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      2012 Drama Adventure List
      Reviews 74% Audience Score Fewer than 50 Ratings Kombodhi is the leader of a tribe, who steals from the rich to survive. He befriends Varupuli, who unknown to Kombodhi is a man who escaped from being sacrificed and is being hunted by his village. Read More Read Less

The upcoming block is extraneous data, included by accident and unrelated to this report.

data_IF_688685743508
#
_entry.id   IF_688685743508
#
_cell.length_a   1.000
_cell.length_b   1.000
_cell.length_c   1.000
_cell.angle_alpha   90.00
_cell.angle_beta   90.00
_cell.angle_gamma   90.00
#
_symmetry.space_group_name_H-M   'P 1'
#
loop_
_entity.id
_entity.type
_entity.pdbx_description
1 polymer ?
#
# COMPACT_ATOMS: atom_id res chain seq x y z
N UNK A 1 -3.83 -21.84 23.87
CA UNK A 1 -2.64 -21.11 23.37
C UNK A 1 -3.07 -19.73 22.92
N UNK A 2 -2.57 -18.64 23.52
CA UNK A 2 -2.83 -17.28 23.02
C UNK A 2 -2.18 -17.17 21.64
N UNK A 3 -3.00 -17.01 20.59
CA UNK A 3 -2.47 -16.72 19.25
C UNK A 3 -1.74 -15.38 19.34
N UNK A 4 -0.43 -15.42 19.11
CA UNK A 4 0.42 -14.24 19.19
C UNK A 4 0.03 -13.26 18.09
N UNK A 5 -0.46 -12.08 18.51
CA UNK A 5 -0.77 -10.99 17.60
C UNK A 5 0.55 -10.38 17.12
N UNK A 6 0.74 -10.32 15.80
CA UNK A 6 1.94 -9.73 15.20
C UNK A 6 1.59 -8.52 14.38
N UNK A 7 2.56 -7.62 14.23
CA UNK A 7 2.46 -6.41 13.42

Audience Reviews